Beach Handball

Bringing beach handball to Europe

The summer alternative of indoor handball is ready to make the next big step

While the odd years, such as 2015, are considered to a certain extent the quieter ones on a national team level and indoors with no EHF EURO to be played, the situation is the exact opposite when it comes to beach handball.

With the European Beach Handball Tour Finals in May and the second edition of the EHF Beach Handball Cup in November on the calendar, the high point of the beach handball season was at the beginning of July when the European Championships were played in Lloret de Mar.

Lloret 2015 was not only a hit from the sport’s point of view, but also when it came to the attention from outside. Spanish sports channel Teledeporte broadcast the semi-finals and finals with Spanish participation, and the coverage reached hundreds of thousands. The women’s bronze medal match between Spain and Italy was watched by 244,000, while 226,000 stayed for the men’s final between defending champions Croatia and Spain. A peak had been reached already the day before when 318,000 people watched the women’s semi-final between Spain and Norway.

The championships also saw an increase in the numbers of people following the event on social media, which was also partly due to the work of photographer Axel Heimken. The European Handball Federation had hired the experienced sports photographer to specifically showcase the sport in the best light possible, with an exclusive beach handball photo book the eventual outcome.

Lloret 2015 was not only a hit from the sport’s point of view, but also when it came to the attention from outside. Spanish sports channel Teledeporte broadcast the semi-finals and finals with Spanish participation, and the coverage reached hundreds of thousands. The women’s bronze medal match between Spain and Italy was watched by 244,000, while 226,000 stayed for the men’s final between defending champions Croatia and Spain. A peak had been reached already the day before when 318,000 people watched the women’s semi-final between Spain and Norway.

With promising attendance and viewership numbers on the one hand, and with the International Handball Federation’s proclaimed goal to bring beach handball to the Olympic Games by 2024 on the other hand, Ole Jorstad, Chairman of the Beach Handball Commission, says the sport is ready to take the next step.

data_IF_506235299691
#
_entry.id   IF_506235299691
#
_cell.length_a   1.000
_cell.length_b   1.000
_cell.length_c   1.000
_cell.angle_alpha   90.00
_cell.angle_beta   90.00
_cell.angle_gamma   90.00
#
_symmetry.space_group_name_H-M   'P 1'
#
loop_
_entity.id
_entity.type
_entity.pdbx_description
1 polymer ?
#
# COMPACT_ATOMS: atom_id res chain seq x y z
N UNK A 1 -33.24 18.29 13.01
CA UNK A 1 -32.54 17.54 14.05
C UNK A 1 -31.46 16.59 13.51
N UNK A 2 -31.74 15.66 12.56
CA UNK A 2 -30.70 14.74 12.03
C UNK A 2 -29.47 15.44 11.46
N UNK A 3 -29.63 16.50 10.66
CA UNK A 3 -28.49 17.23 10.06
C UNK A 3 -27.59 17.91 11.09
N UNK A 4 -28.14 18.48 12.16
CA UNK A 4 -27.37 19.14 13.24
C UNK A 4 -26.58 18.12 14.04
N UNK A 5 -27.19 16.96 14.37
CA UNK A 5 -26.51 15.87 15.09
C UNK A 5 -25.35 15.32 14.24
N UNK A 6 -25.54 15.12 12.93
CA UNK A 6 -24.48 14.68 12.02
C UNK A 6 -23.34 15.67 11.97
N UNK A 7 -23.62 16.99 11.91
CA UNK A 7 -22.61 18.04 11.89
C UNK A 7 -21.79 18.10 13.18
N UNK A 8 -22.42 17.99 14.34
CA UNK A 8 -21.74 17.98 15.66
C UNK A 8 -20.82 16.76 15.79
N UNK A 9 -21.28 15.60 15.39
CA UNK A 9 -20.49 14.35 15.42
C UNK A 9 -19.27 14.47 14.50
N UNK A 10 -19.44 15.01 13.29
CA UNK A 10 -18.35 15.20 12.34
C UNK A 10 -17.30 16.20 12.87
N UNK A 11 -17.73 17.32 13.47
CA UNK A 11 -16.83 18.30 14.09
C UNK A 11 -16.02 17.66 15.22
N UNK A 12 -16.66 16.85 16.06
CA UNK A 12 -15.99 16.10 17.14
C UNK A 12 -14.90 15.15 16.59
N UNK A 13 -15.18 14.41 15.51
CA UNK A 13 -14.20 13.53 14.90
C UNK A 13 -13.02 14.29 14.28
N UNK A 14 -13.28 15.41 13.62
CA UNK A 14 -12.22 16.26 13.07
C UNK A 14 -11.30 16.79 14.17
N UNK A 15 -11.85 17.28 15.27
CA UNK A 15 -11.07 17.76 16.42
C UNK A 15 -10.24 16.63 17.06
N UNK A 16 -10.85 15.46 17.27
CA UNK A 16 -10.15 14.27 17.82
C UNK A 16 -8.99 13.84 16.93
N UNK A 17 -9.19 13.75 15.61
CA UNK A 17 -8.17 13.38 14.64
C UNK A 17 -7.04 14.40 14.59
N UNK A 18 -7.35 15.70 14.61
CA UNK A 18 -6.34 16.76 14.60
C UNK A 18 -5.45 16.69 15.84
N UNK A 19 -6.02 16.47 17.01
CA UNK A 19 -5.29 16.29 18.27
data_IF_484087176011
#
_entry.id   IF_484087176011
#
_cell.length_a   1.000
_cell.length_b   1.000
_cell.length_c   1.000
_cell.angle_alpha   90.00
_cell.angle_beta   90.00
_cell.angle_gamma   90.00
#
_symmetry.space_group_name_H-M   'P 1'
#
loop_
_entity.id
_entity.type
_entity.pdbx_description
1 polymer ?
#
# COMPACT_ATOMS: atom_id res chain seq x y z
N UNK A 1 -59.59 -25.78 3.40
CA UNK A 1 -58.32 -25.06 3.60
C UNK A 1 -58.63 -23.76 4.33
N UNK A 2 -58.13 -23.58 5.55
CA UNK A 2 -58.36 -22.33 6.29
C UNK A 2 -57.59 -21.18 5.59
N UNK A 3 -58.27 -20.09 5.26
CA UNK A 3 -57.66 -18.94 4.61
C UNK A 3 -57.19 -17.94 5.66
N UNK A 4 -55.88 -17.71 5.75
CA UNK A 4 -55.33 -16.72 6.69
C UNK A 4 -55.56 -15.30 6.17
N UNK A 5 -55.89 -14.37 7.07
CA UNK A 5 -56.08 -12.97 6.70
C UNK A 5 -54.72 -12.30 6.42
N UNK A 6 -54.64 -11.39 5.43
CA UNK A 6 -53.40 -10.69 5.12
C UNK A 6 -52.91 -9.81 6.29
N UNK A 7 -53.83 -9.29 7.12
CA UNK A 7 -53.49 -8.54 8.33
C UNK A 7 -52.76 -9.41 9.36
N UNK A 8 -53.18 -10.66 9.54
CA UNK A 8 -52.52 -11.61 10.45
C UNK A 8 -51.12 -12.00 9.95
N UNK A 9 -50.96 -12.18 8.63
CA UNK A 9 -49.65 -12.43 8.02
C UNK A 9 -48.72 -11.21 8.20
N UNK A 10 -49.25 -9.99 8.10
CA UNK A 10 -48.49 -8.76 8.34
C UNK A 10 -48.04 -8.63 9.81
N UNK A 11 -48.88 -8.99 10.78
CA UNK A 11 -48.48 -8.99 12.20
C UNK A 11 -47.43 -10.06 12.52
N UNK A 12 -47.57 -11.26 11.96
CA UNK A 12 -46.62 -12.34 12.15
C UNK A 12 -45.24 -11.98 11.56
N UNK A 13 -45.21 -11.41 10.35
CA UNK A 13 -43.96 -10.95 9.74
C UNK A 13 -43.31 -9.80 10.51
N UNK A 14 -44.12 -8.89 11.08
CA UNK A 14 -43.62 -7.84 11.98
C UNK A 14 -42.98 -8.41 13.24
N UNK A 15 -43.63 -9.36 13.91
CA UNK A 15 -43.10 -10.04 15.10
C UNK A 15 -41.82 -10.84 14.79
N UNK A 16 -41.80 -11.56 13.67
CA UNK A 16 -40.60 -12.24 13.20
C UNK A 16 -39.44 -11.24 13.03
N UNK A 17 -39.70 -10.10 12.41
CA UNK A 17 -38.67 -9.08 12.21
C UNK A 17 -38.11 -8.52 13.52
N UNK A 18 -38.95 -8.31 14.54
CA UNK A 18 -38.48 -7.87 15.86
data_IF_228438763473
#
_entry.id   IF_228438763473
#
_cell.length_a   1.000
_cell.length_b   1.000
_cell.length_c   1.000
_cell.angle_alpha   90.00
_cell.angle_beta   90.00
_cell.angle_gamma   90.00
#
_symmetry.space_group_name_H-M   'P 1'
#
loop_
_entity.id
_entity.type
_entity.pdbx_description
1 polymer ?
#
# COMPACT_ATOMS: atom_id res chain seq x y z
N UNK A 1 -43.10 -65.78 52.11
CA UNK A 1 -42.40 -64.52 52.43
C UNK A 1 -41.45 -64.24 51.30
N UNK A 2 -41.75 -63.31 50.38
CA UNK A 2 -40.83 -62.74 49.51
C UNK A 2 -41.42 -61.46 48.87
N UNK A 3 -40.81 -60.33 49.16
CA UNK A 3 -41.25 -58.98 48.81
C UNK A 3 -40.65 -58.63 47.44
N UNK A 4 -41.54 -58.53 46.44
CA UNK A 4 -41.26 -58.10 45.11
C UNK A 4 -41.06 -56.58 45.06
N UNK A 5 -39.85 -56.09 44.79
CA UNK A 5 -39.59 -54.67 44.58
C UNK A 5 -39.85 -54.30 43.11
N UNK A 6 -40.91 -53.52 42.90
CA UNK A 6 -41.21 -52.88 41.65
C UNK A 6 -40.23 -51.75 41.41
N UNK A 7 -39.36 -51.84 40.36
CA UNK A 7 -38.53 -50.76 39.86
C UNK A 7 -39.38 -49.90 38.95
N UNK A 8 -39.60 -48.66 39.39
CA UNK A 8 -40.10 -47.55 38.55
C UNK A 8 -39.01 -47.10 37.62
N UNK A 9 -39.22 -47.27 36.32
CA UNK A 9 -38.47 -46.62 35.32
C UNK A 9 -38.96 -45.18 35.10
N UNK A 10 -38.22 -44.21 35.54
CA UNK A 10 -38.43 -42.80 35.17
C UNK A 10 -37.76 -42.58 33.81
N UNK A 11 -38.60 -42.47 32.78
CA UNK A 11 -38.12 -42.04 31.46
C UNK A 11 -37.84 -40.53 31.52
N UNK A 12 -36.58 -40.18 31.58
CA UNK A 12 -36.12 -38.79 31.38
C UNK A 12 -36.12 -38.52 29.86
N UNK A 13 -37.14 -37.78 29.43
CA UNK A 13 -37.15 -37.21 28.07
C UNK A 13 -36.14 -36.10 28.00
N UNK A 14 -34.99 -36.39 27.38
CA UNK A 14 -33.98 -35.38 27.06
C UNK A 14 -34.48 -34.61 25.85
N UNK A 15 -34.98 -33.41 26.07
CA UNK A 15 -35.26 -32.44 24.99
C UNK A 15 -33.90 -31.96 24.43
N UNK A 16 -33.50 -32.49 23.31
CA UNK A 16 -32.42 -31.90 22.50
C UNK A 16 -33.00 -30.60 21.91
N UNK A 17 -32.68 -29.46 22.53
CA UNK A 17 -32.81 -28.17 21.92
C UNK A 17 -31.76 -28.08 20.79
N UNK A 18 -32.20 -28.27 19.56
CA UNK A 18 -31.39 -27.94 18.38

“The European Championships are being taken more seriously, and the standards have also increased. I can see that we have more and more nations joining the beach handball family.

“The basics have been laid, we are at a good stage and we are ready to take a huge step.

“At the moment there is not that much money in beach handball. In one way or the other we need more TV coverage and we need more sponsors. If you can generate more money, you can also develop the sport further.”

For the Norwegian, it is important that the sport continues to grow and develop – something that relates not only to market share and visibility, but also to the rules that govern it.

Hence the federation’s approach to award three points (instead of the usual two) for in-flight goals at the junior’s tournament in Lloret.

“Every sport every now and then needs a new dimension and we need to give it something new. If you are not developing the rules, you will become boring after a while – and this was one of the reasons why we changed the rules for in-flight goals, and the test was really successful,” said Jorstad.

While the IHF is aiming for the Olympic Games, Jorstad focuses on Europe and at another major multi-sport event that is only four years away.

“We should focus on bringing beach handball to the second edition of the European Games in 2019. It will be a new step for us, if we make it to the European Games. Last year we introduced the Champions Cup, and this would be the next huge step for us,” he says.